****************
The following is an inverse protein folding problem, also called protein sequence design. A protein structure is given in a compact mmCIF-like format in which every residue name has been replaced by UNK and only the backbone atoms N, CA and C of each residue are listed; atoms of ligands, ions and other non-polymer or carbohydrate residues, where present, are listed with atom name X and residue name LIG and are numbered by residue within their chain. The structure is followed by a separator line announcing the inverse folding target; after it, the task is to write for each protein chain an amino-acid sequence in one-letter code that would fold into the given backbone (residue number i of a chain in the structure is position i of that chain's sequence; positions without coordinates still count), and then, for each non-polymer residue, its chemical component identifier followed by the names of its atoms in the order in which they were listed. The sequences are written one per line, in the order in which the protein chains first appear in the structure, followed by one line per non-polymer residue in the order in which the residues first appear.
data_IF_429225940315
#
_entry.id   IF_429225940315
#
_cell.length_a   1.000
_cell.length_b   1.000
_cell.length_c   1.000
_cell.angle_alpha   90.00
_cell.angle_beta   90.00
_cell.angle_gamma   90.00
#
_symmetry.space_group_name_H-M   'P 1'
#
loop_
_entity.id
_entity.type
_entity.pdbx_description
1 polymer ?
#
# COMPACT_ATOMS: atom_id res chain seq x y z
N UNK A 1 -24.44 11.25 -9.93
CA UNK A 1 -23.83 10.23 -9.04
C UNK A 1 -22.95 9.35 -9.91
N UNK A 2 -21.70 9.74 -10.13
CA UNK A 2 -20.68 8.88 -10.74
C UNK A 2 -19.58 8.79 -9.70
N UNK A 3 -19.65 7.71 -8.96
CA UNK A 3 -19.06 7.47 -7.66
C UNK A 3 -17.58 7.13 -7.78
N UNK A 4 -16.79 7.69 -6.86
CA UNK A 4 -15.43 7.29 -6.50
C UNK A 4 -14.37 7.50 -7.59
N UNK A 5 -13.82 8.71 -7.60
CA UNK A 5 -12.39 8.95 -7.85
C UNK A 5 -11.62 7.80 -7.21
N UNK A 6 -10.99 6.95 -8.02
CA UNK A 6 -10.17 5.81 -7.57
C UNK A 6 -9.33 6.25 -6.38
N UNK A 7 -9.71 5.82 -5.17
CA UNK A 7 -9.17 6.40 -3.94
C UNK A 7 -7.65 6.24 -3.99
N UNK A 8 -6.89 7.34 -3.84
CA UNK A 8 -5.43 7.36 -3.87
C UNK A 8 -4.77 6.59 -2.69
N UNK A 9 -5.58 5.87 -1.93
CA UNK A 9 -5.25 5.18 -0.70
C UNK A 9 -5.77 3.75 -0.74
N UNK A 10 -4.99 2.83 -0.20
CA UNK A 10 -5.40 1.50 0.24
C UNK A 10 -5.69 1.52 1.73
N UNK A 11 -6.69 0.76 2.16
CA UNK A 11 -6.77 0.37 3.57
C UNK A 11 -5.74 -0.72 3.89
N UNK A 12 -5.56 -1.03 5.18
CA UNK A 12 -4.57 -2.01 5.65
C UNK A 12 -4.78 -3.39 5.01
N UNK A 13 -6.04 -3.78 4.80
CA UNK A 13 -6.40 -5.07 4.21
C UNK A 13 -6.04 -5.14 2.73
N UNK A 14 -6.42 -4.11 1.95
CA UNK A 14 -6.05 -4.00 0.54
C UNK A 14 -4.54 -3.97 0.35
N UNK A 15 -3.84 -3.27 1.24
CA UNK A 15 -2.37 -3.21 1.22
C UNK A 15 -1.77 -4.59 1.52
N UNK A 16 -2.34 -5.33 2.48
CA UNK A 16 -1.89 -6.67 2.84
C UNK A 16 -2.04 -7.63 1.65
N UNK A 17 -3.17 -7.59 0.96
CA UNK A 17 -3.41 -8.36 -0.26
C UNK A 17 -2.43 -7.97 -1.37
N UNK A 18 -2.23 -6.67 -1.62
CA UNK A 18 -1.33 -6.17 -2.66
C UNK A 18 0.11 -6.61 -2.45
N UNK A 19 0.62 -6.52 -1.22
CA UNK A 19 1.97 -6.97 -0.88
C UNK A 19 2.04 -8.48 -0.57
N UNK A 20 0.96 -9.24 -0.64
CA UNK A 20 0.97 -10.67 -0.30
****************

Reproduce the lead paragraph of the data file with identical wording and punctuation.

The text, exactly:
The following is an inverse protein folding problem, also called protein sequence design. A protein structure is given in a compact mmCIF-like format in which every residue name has been replaced by UNK and only the backbone atoms N, CA and C of each residue are listed; atoms of ligands, ions and other non-polymer or carbohydrate residues, where present, are listed with atom name X and residue name LIG and are numbered by residue within their chain. The structure is followed by a separator line announcing the inverse folding target; after it, the task is to write for each protein chain an amino-acid sequence in one-letter code that would fold into the given backbone (residue number i of a chain in the structure is position i of that chain's sequence; positions without coordinates still count), and then, for each non-polymer residue, its chemical component identifier followed by the names of its atoms in the order in which they were listed. The sequences are written one per line, in the order in which the protein chains first appear in the structure, followed by one line per non-polymer residue in the order in which the residues first appear.